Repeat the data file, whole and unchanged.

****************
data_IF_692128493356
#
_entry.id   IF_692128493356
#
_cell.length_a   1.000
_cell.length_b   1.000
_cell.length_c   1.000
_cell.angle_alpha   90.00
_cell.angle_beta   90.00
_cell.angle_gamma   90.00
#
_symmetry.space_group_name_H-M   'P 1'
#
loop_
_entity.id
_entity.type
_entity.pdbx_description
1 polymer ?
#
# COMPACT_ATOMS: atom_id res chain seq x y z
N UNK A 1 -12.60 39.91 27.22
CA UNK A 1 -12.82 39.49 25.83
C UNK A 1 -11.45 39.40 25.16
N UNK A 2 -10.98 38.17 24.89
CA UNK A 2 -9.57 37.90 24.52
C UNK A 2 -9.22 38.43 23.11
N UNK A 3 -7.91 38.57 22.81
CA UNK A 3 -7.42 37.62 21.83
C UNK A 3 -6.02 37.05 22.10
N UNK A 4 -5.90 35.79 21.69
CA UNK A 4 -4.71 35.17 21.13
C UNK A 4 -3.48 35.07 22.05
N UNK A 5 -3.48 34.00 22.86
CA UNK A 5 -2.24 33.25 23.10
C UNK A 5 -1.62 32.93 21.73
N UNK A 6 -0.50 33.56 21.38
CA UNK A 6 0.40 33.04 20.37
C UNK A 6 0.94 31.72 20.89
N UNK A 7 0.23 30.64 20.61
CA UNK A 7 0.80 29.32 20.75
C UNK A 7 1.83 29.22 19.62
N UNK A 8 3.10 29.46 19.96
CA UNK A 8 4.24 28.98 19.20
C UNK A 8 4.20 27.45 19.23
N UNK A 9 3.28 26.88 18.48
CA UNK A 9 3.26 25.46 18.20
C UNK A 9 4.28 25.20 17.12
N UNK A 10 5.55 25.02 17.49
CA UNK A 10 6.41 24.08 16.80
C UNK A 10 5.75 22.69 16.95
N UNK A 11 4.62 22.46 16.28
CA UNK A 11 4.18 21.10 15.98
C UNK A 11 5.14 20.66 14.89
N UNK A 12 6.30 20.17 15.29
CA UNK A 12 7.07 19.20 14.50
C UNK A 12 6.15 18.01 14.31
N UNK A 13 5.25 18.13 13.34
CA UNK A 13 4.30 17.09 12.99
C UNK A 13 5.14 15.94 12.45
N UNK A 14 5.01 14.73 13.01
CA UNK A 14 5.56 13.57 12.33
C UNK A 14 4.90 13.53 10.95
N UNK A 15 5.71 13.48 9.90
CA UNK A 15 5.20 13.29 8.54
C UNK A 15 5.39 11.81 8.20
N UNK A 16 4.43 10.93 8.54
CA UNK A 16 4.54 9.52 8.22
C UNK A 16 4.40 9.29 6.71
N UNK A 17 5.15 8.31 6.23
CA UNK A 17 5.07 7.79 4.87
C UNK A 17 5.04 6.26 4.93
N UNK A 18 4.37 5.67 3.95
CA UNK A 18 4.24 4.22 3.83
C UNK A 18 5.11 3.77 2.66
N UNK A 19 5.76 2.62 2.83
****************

data_IF_692128493356
#
_entry.id   IF_692128493356
#
_cell.length_a   1.000
_cell.length_b   1.000
_cell.length_c   1.000
_cell.angle_alpha   90.00
_cell.angle_beta   90.00
_cell.angle_gamma   90.00
#
_symmetry.space_group_name_H-M   'P 1'
#
loop_
_entity.id
_entity.type
_entity.pdbx_description
1 polymer ?
#
# COMPACT_ATOMS: atom_id res chain seq x y z
N UNK A 1 -12.60 39.91 27.22
CA UNK A 1 -12.82 39.49 25.83
C UNK A 1 -11.45 39.40 25.16
N UNK A 2 -10.98 38.17 24.89
CA UNK A 2 -9.57 37.90 24.52
C UNK A 2 -9.22 38.43 23.11
N UNK A 3 -7.91 38.57 22.81
CA UNK A 3 -7.42 37.62 21.83
C UNK A 3 -6.02 37.05 22.10
N UNK A 4 -5.90 35.79 21.69
CA UNK A 4 -4.71 35.17 21.13
C UNK A 4 -3.48 35.07 22.05
N UNK A 5 -3.48 34.00 22.86
CA UNK A 5 -2.24 33.25 23.10
C UNK A 5 -1.62 32.93 21.73
N UNK A 6 -0.50 33.56 21.38
CA UNK A 6 0.40 33.04 20.37
C UNK A 6 0.94 31.72 20.89
N UNK A 7 0.23 30.64 20.61
CA UNK A 7 0.80 29.32 20.75
C UNK A 7 1.83 29.22 19.62
N UNK A 8 3.10 29.46 19.96
CA UNK A 8 4.24 28.98 19.20
C UNK A 8 4.20 27.45 19.23
N UNK A 9 3.28 26.88 18.48
CA UNK A 9 3.26 25.46 18.20
C UNK A 9 4.28 25.20 17.12
N UNK A 10 5.55 25.02 17.49
CA UNK A 10 6.41 24.08 16.80
C UNK A 10 5.75 22.69 16.95
N UNK A 11 4.62 22.46 16.28
CA UNK A 11 4.18 21.10 15.98
C UNK A 11 5.14 20.66 14.89
N UNK A 12 6.30 20.17 15.29
CA UNK A 12 7.07 19.20 14.50
C UNK A 12 6.15 18.01 14.31
N UNK A 13 5.25 18.13 13.34
CA UNK A 13 4.30 17.09 12.99
C UNK A 13 5.14 15.94 12.45
N UNK A 14 5.01 14.73 13.01
CA UNK A 14 5.56 13.57 12.33
C UNK A 14 4.90 13.53 10.95
N UNK A 15 5.71 13.48 9.90
CA UNK A 15 5.20 13.29 8.54
C UNK A 15 5.39 11.81 8.20
N UNK A 16 4.43 10.93 8.54
CA UNK A 16 4.54 9.52 8.22
C UNK A 16 4.40 9.29 6.71
N UNK A 17 5.15 8.31 6.23
CA UNK A 17 5.07 7.79 4.87
C UNK A 17 5.04 6.26 4.93
N UNK A 18 4.37 5.67 3.95
CA UNK A 18 4.24 4.22 3.83
C UNK A 18 5.11 3.77 2.66
N UNK A 19 5.76 2.62 2.83